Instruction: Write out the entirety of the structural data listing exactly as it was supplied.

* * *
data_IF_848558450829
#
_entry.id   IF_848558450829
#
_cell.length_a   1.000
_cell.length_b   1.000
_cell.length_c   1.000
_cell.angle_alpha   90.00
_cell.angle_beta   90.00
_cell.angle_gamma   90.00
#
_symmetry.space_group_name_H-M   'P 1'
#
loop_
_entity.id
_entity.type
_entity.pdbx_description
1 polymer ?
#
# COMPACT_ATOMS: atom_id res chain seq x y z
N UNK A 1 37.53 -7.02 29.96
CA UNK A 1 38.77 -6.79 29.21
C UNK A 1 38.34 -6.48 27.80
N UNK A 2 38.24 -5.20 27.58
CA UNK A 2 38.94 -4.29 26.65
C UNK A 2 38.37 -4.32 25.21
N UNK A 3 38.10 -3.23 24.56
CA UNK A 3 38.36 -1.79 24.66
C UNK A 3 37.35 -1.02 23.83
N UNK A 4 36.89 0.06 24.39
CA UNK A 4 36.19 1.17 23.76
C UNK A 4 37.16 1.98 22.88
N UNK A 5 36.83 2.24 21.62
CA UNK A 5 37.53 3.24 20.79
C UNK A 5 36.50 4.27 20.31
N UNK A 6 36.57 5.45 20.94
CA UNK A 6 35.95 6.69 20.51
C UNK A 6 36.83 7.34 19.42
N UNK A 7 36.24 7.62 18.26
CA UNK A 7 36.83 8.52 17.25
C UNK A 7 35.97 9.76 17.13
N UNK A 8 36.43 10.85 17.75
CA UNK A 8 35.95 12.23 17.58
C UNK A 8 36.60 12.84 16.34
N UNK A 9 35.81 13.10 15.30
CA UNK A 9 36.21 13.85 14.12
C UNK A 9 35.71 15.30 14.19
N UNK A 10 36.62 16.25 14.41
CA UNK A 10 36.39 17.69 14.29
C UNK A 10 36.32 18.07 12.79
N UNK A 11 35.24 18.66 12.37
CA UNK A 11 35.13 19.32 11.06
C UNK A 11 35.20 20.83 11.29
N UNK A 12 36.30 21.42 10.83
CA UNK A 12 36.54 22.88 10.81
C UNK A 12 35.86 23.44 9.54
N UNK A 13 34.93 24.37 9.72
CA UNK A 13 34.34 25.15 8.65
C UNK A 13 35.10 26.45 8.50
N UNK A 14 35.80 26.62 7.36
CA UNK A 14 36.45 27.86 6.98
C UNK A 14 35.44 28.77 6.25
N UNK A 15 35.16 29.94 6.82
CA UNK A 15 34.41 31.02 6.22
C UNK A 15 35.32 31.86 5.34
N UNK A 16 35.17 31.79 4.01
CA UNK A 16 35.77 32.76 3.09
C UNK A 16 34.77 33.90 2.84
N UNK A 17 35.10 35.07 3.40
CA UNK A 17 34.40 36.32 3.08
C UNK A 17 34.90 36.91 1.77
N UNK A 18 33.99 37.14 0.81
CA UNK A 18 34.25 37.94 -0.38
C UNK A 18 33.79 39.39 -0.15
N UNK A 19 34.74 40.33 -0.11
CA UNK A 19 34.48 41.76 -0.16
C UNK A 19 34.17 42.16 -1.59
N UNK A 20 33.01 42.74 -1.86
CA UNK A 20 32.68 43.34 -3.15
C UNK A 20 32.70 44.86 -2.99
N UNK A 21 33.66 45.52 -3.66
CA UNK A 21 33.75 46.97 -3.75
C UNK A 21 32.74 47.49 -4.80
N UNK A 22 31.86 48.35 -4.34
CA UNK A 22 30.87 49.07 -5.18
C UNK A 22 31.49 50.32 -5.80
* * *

data_IF_848558450829
#
_entry.id   IF_848558450829
#
_cell.length_a   1.000
_cell.length_b   1.000
_cell.length_c   1.000
_cell.angle_alpha   90.00
_cell.angle_beta   90.00
_cell.angle_gamma   90.00
#
_symmetry.space_group_name_H-M   'P 1'
#
loop_
_entity.id
_entity.type
_entity.pdbx_description
1 polymer ?
#
# COMPACT_ATOMS: atom_id res chain seq x y z
N UNK A 1 37.53 -7.02 29.96
CA UNK A 1 38.77 -6.79 29.21
C UNK A 1 38.34 -6.48 27.80
N UNK A 2 38.24 -5.20 27.58
CA UNK A 2 38.94 -4.29 26.65
C UNK A 2 38.37 -4.32 25.21
N UNK A 3 38.10 -3.23 24.56
CA UNK A 3 38.36 -1.79 24.66
C UNK A 3 37.35 -1.02 23.83
N UNK A 4 36.89 0.06 24.39
CA UNK A 4 36.19 1.17 23.76
C UNK A 4 37.16 1.98 22.88
N UNK A 5 36.83 2.24 21.62
CA UNK A 5 37.53 3.24 20.79
C UNK A 5 36.50 4.27 20.31
N UNK A 6 36.57 5.45 20.94
CA UNK A 6 35.95 6.69 20.51
C UNK A 6 36.83 7.34 19.42
N UNK A 7 36.24 7.62 18.26
CA UNK A 7 36.83 8.52 17.25
C UNK A 7 35.97 9.76 17.13
N UNK A 8 36.43 10.85 17.75
CA UNK A 8 35.95 12.23 17.58
C UNK A 8 36.60 12.84 16.34
N UNK A 9 35.81 13.10 15.30
CA UNK A 9 36.21 13.85 14.12
C UNK A 9 35.71 15.30 14.19
N UNK A 10 36.62 16.25 14.41
CA UNK A 10 36.39 17.69 14.29
C UNK A 10 36.32 18.07 12.79
N UNK A 11 35.24 18.66 12.37
CA UNK A 11 35.13 19.32 11.06
C UNK A 11 35.20 20.83 11.29
N UNK A 12 36.30 21.42 10.83
CA UNK A 12 36.54 22.88 10.81
C UNK A 12 35.86 23.44 9.54
N UNK A 13 34.93 24.37 9.72
CA UNK A 13 34.34 25.15 8.65
C UNK A 13 35.10 26.45 8.50
N UNK A 14 35.80 26.62 7.36
CA UNK A 14 36.45 27.86 6.98
C UNK A 14 35.44 28.77 6.25
N UNK A 15 35.16 29.94 6.82
CA UNK A 15 34.41 31.02 6.22
C UNK A 15 35.32 31.86 5.34
N UNK A 16 35.17 31.79 4.01
CA UNK A 16 35.77 32.76 3.09
C UNK A 16 34.77 33.90 2.84
N UNK A 17 35.10 35.07 3.40
CA UNK A 17 34.40 36.32 3.08
C UNK A 17 34.90 36.91 1.77
N UNK A 18 33.99 37.14 0.81
CA UNK A 18 34.25 37.94 -0.38
C UNK A 18 33.79 39.39 -0.15
N UNK A 19 34.74 40.33 -0.11
CA UNK A 19 34.48 41.76 -0.16
C UNK A 19 34.17 42.16 -1.59
N UNK A 20 33.01 42.74 -1.86
CA UNK A 20 32.68 43.34 -3.15
C UNK A 20 32.70 44.86 -2.99
N UNK A 21 33.66 45.52 -3.66
CA UNK A 21 33.75 46.97 -3.75
C UNK A 21 32.74 47.49 -4.80
N UNK A 22 31.86 48.35 -4.34
CA UNK A 22 30.87 49.07 -5.18
C UNK A 22 31.49 50.32 -5.80